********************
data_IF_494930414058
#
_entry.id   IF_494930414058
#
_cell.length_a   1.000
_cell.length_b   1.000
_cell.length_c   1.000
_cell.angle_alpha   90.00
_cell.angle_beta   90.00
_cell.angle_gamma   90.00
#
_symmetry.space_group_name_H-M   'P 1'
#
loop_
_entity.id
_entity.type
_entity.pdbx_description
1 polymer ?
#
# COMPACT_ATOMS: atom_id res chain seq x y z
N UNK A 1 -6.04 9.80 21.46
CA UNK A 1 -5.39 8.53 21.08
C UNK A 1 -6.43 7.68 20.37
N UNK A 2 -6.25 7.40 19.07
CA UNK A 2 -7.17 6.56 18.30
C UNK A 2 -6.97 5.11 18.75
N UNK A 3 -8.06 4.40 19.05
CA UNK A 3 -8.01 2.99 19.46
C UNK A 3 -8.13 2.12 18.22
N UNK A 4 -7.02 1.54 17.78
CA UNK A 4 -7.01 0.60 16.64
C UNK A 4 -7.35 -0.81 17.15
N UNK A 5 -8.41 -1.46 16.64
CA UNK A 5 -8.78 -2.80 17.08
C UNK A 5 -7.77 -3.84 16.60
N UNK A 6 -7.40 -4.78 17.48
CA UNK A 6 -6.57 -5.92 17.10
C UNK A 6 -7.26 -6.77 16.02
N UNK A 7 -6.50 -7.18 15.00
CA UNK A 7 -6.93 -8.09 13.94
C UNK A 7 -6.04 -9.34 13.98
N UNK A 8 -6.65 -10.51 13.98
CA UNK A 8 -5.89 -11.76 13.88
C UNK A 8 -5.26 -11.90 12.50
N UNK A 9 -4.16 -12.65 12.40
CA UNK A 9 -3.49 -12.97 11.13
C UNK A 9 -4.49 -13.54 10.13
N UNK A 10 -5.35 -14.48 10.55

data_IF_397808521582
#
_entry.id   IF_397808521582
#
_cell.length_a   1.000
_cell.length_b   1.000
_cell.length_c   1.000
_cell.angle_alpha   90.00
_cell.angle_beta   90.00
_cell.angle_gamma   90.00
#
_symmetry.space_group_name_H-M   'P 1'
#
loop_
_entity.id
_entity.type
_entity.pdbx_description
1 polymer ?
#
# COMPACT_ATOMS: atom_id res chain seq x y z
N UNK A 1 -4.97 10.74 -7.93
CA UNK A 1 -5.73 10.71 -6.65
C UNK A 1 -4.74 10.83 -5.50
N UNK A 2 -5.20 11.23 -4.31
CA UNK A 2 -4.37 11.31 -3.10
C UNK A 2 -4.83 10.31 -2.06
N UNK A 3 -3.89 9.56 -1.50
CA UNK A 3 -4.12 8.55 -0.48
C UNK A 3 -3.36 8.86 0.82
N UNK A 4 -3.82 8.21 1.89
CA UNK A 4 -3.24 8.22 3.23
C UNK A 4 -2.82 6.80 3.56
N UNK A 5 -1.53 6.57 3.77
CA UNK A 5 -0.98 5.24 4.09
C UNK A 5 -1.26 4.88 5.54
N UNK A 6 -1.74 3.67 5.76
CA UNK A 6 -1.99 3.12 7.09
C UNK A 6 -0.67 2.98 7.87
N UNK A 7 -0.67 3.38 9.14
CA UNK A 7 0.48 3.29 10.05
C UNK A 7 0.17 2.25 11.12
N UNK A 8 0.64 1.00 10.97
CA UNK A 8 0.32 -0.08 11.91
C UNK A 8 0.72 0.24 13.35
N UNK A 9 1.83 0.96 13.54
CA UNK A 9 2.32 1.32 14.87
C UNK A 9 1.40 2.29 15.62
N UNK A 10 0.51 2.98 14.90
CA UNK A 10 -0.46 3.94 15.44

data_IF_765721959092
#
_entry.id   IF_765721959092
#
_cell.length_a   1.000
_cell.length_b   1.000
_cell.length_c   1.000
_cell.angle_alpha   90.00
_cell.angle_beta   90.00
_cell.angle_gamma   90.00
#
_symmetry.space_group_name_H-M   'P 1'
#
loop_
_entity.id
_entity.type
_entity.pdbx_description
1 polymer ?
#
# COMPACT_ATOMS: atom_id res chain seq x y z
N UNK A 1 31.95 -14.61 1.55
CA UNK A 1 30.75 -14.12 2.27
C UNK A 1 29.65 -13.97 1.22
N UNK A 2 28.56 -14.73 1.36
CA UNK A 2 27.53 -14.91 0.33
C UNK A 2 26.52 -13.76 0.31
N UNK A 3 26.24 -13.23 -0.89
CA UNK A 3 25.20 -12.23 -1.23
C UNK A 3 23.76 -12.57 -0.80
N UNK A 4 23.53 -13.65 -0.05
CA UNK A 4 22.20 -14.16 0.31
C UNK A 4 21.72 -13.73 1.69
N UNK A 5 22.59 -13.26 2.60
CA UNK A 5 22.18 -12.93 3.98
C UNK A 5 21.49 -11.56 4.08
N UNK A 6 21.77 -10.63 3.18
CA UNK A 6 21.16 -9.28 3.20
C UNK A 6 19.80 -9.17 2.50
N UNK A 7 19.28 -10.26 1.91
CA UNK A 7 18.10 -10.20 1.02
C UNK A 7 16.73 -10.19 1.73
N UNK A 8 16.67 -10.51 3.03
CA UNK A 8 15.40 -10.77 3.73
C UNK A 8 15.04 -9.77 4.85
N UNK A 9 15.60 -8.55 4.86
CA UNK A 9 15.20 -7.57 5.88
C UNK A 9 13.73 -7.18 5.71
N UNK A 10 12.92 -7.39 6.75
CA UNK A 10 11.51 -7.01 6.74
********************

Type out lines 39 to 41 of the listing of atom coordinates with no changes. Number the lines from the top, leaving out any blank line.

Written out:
N UNK A 7 -6.50 -7.18 15.00
CA UNK A 7 -6.93 -8.09 13.94
C UNK A 7 -6.04 -9.34 13.98